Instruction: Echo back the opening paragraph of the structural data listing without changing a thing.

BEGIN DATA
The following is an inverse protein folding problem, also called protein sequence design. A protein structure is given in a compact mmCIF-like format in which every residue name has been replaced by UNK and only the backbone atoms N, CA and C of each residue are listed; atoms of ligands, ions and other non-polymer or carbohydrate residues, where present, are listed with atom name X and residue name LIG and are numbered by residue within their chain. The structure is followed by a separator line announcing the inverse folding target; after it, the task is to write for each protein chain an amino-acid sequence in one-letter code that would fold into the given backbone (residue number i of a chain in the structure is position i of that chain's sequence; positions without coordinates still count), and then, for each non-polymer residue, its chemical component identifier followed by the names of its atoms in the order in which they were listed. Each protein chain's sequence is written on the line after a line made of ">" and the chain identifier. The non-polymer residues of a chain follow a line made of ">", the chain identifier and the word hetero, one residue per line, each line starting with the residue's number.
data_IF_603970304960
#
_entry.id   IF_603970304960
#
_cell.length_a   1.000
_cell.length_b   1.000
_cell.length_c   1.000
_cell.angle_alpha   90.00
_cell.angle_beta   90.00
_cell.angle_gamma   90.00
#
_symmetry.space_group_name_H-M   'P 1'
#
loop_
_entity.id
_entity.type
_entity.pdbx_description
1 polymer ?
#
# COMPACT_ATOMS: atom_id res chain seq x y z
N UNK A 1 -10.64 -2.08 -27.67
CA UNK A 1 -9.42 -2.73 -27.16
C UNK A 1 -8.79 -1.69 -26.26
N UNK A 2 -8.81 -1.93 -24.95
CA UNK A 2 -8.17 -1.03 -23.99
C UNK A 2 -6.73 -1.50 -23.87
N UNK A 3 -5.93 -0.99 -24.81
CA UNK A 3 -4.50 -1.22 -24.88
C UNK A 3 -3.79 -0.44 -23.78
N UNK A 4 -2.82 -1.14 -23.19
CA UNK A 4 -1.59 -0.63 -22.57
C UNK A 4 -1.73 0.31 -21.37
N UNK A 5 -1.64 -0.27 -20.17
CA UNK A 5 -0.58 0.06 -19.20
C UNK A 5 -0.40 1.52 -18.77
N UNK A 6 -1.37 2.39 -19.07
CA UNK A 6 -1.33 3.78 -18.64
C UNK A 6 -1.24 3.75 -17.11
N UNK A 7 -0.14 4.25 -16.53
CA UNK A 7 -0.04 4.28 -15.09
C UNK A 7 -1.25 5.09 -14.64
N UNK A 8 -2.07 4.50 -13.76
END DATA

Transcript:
The following is an inverse protein folding problem, also called protein sequence design. A protein structure is given in a compact mmCIF-like format in which every residue name has been replaced by UNK and only the backbone atoms N, CA and C of each residue are listed; atoms of ligands, ions and other non-polymer or carbohydrate residues, where present, are listed with atom name X and residue name LIG and are numbered by residue within their chain. The structure is followed by a separator line announcing the inverse folding target; after it, the task is to write for each protein chain an amino-acid sequence in one-letter code that would fold into the given backbone (residue number i of a chain in the structure is position i of that chain's sequence; positions without coordinates still count), and then, for each non-polymer residue, its chemical component identifier followed by the names of its atoms in the order in which they were listed. Each protein chain's sequence is written on the line after a line made of ">" and the chain identifier. The non-polymer residues of a chain follow a line made of ">", the chain identifier and the word hetero, one residue per line, each line starting with the residue's number.